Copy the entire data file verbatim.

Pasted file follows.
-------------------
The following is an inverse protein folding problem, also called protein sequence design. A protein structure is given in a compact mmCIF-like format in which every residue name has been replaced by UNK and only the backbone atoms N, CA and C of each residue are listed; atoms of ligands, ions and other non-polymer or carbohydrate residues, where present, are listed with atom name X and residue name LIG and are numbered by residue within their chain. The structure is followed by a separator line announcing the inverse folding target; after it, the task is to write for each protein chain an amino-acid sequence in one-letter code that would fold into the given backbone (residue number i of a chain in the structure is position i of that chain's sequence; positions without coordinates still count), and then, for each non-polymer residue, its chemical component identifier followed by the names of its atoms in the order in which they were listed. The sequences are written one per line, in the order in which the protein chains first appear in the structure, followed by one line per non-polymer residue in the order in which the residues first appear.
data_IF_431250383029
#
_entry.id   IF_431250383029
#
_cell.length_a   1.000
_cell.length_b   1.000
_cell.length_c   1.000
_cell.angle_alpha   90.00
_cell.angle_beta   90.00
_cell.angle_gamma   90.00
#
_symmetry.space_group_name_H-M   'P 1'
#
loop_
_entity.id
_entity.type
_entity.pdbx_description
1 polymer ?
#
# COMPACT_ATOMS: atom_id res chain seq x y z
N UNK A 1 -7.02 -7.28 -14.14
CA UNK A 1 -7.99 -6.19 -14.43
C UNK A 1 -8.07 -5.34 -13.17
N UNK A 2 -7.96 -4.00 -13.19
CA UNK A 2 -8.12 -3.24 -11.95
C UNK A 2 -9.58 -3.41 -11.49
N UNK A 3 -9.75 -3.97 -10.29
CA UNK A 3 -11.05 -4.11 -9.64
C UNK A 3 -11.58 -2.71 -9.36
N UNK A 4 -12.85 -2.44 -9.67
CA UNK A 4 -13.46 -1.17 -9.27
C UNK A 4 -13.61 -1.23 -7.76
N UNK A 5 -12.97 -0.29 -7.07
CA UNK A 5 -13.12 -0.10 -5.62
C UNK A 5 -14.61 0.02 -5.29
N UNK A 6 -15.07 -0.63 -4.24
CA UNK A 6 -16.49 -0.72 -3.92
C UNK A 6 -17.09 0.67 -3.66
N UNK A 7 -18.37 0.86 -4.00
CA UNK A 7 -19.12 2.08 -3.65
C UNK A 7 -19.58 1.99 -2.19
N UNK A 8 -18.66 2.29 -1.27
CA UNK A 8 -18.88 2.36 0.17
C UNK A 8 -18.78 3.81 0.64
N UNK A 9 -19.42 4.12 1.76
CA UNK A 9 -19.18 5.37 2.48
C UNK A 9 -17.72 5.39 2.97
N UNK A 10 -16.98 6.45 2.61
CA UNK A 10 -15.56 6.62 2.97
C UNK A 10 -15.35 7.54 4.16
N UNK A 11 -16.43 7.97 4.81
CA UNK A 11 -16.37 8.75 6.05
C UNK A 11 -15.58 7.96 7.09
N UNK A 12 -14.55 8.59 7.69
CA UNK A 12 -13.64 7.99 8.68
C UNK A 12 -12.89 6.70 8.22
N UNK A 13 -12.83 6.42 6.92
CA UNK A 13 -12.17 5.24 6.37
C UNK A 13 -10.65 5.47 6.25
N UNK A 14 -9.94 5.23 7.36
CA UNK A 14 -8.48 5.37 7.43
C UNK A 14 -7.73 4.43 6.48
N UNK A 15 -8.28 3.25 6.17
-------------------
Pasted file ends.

The following is an inverse protein folding problem, also called protein sequence design. A protein structure is given in a compact mmCIF-like format in which every residue name has been replaced by UNK and only the backbone atoms N, CA and C of each residue are listed; atoms of ligands, ions and other non-polymer or carbohydrate residues, where present, are listed with atom name X and residue name LIG and are numbered by residue within their chain. The structure is followed by a separator line announcing the inverse folding target; after it, the task is to write for each protein chain an amino-acid sequence in one-letter code that would fold into the given backbone (residue number i of a chain in the structure is position i of that chain's sequence; positions without coordinates still count), and then, for each non-polymer residue, its chemical component identifier followed by the names of its atoms in the order in which they were listed. The sequences are written one per line, in the order in which the protein chains first appear in the structure, followed by one line per non-polymer residue in the order in which the residues first appear.
data_IF_431250383029
#
_entry.id   IF_431250383029
#
_cell.length_a   1.000
_cell.length_b   1.000
_cell.length_c   1.000
_cell.angle_alpha   90.00
_cell.angle_beta   90.00
_cell.angle_gamma   90.00
#
_symmetry.space_group_name_H-M   'P 1'
#
loop_
_entity.id
_entity.type
_entity.pdbx_description
1 polymer ?
#
# COMPACT_ATOMS: atom_id res chain seq x y z
N UNK A 1 -7.02 -7.28 -14.14
CA UNK A 1 -7.99 -6.19 -14.43
C UNK A 1 -8.07 -5.34 -13.17
N UNK A 2 -7.96 -4.00 -13.19
CA UNK A 2 -8.12 -3.24 -11.95
C UNK A 2 -9.58 -3.41 -11.49
N UNK A 3 -9.75 -3.97 -10.29
CA UNK A 3 -11.05 -4.11 -9.64
C UNK A 3 -11.58 -2.71 -9.36
N UNK A 4 -12.85 -2.44 -9.67
CA UNK A 4 -13.46 -1.17 -9.27
C UNK A 4 -13.61 -1.23 -7.76
N UNK A 5 -12.97 -0.29 -7.07
CA UNK A 5 -13.12 -0.10 -5.62
C UNK A 5 -14.61 0.02 -5.29
N UNK A 6 -15.07 -0.63 -4.24
CA UNK A 6 -16.49 -0.72 -3.92
C UNK A 6 -17.09 0.67 -3.66
N UNK A 7 -18.37 0.86 -4.00
CA UNK A 7 -19.12 2.08 -3.65
C UNK A 7 -19.58 1.99 -2.19
N UNK A 8 -18.66 2.29 -1.27
CA UNK A 8 -18.88 2.36 0.17
C UNK A 8 -18.78 3.81 0.64
N UNK A 9 -19.42 4.12 1.76
CA UNK A 9 -19.18 5.37 2.48
C UNK A 9 -17.72 5.39 2.97
N UNK A 10 -16.98 6.45 2.61
CA UNK A 10 -15.56 6.62 2.97
C UNK A 10 -15.35 7.54 4.16
N UNK A 11 -16.43 7.97 4.81
CA UNK A 11 -16.37 8.75 6.05
C UNK A 11 -15.58 7.96 7.09
N UNK A 12 -14.55 8.59 7.69
CA UNK A 12 -13.64 7.99 8.68
C UNK A 12 -12.89 6.70 8.22
N UNK A 13 -12.83 6.42 6.92
CA UNK A 13 -12.17 5.24 6.37
C UNK A 13 -10.65 5.47 6.25
N UNK A 14 -9.94 5.23 7.36
CA UNK A 14 -8.48 5.37 7.43
C UNK A 14 -7.73 4.43 6.48
N UNK A 15 -8.28 3.25 6.17